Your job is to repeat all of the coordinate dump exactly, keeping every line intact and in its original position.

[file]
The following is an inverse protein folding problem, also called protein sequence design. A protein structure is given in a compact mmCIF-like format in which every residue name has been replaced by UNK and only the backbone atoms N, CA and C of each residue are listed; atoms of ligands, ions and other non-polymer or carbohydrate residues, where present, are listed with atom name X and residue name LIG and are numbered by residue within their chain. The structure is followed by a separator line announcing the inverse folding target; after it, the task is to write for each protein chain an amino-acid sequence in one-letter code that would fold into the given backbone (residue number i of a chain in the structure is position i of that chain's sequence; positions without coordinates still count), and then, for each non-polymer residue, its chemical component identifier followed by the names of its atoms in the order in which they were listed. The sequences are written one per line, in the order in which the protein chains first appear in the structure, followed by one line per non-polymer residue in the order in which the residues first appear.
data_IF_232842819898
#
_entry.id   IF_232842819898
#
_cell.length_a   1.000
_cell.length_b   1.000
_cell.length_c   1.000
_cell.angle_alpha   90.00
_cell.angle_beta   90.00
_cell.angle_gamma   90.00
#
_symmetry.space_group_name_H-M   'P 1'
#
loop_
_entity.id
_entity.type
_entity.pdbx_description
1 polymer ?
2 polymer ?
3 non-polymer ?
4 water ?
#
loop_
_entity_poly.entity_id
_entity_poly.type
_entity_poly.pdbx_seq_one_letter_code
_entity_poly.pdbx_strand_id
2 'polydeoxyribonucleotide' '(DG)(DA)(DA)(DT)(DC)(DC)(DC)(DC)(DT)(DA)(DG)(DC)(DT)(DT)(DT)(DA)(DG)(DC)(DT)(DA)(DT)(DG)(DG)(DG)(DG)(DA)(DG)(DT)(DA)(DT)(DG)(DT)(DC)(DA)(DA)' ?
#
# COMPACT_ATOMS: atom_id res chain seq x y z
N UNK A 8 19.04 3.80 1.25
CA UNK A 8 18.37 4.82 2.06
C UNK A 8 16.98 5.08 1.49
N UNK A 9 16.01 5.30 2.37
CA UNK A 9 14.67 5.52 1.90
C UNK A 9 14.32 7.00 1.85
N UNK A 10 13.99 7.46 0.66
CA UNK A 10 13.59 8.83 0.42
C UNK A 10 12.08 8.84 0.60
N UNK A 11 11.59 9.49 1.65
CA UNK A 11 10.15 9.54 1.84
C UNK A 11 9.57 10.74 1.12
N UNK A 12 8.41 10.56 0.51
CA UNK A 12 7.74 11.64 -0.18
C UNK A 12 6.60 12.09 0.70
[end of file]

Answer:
The following is an inverse protein folding problem, also called protein sequence design. A protein structure is given in a compact mmCIF-like format in which every residue name has been replaced by UNK and only the backbone atoms N, CA and C of each residue are listed; atoms of ligands, ions and other non-polymer or carbohydrate residues, where present, are listed with atom name X and residue name LIG and are numbered by residue within their chain. The structure is followed by a separator line announcing the inverse folding target; after it, the task is to write for each protein chain an amino-acid sequence in one-letter code that would fold into the given backbone (residue number i of a chain in the structure is position i of that chain's sequence; positions without coordinates still count), and then, for each non-polymer residue, its chemical component identifier followed by the names of its atoms in the order in which they were listed. The sequences are written one per line, in the order in which the protein chains first appear in the structure, followed by one line per non-polymer residue in the order in which the residues first appear.
data_IF_232842819898
#
_entry.id   IF_232842819898
#
_cell.length_a   1.000
_cell.length_b   1.000
_cell.length_c   1.000
_cell.angle_alpha   90.00
_cell.angle_beta   90.00
_cell.angle_gamma   90.00
#
_symmetry.space_group_name_H-M   'P 1'
#
loop_
_entity.id
_entity.type
_entity.pdbx_description
1 polymer ?
2 polymer ?
3 non-polymer ?
4 water ?
#
loop_
_entity_poly.entity_id
_entity_poly.type
_entity_poly.pdbx_seq_one_letter_code
_entity_poly.pdbx_strand_id
2 'polydeoxyribonucleotide' '(DG)(DA)(DA)(DT)(DC)(DC)(DC)(DC)(DT)(DA)(DG)(DC)(DT)(DT)(DT)(DA)(DG)(DC)(DT)(DA)(DT)(DG)(DG)(DG)(DG)(DA)(DG)(DT)(DA)(DT)(DG)(DT)(DC)(DA)(DA)' ?
#
# COMPACT_ATOMS: atom_id res chain seq x y z
N UNK A 8 19.04 3.80 1.25
CA UNK A 8 18.37 4.82 2.06
C UNK A 8 16.98 5.08 1.49
N UNK A 9 16.01 5.30 2.37
CA UNK A 9 14.67 5.52 1.90
C UNK A 9 14.32 7.00 1.85
N UNK A 10 13.99 7.46 0.66
CA UNK A 10 13.59 8.83 0.42
C UNK A 10 12.08 8.84 0.60
N UNK A 11 11.59 9.49 1.65
CA UNK A 11 10.15 9.54 1.84
C UNK A 11 9.57 10.74 1.12
N UNK A 12 8.41 10.56 0.51
CA UNK A 12 7.74 11.64 -0.18
C UNK A 12 6.60 12.09 0.70